At this week's book club meeting, the parents in the room were bemoaning how much our teenagers text. For those of us who are used to using the good old landline phone (bonus points if yours was not cordless), it can almost seem ridiculous. New dangers and scares for parents include sexting, cyberbullying, and everything in between.
One of the moms exclaimed. “My daughter will spend half an hour texting her friends back and forth to coordinate a school project when a 5-minute phone call would clear everything right up!” Our kids just text a lot – some statistics say that the average teen sends and receives over 3,000 texts per month.
Do you feel that your teen is truly texting too much? It can be hard to get perspective on what's normal for a teen, since we didn't grow up with the option of texting anytime, anywhere. Try talking to other parents to get a feel for what's normal for your child and her peers.
Also ask yourself whether your teen's texting is interfering with school, extracurricular activities, or a normal social life. If not, her constant texting may not be as much of a problem as you think it is. But if it is, consider some of the following:
Dump the unlimited texting plan. Get a new plan with a texting threshold every month – and make your child pay for any overages he or she causes.
Involve your child in the bills. Regardless of your texting plan, make your teen shoulder at least part of the monthly bill. Kids will, as a rule, be more responsible in using things they have to pay for with their own money.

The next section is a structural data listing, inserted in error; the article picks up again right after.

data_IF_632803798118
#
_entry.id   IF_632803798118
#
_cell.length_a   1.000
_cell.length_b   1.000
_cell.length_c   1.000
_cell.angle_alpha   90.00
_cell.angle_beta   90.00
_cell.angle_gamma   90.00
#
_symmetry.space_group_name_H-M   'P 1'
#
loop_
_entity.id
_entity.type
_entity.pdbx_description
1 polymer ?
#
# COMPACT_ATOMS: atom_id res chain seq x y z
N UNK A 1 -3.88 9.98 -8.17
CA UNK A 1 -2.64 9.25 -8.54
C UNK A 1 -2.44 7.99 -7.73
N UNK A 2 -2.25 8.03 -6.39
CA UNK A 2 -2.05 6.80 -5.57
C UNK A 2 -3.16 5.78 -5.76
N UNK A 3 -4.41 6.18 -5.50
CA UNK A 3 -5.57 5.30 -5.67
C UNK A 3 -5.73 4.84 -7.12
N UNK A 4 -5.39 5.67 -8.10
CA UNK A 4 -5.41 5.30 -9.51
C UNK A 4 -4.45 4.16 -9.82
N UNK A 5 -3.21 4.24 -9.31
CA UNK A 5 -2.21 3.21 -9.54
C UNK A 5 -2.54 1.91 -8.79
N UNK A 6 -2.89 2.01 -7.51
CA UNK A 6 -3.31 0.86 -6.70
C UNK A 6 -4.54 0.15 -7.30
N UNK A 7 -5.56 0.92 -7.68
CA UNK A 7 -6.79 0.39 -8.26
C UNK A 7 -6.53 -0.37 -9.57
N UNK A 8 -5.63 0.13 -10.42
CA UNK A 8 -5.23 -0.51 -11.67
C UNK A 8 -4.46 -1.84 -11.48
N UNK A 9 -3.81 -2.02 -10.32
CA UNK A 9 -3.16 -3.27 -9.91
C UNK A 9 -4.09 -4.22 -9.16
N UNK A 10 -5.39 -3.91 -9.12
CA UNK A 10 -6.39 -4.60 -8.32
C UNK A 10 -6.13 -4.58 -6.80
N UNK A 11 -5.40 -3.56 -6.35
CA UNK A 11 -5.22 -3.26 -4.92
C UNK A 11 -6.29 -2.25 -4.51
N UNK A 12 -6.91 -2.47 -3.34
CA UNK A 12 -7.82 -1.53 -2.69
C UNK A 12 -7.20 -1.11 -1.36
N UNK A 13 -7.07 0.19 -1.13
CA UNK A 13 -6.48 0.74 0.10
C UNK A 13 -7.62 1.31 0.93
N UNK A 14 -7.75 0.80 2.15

Set off-limits time for texting. Together, draw up a list of times when your teen isn't allowed to text. Common times might be dinner time, homework time, or after a certain hour in the evening. You also might need to make other rules, such as “no checking or sending texts when you're having a face-to-face conversation with me,” or “no texting me when I'm within shouting distance.”
Make sure they have other interests. It isn't enough just to limit texting; make sure kids have other outlets for their time and talents. Encourage them to try out for a sport, join band or choir, find a school club they enjoy, or get an after-school job.
We may not always like what our teens do or how they choose to spend all their free time. Frequent texting is a by-product of the kind of life our kids live. But when it gets in the way of normal functioning, it's our job as parents to get involved and set limits.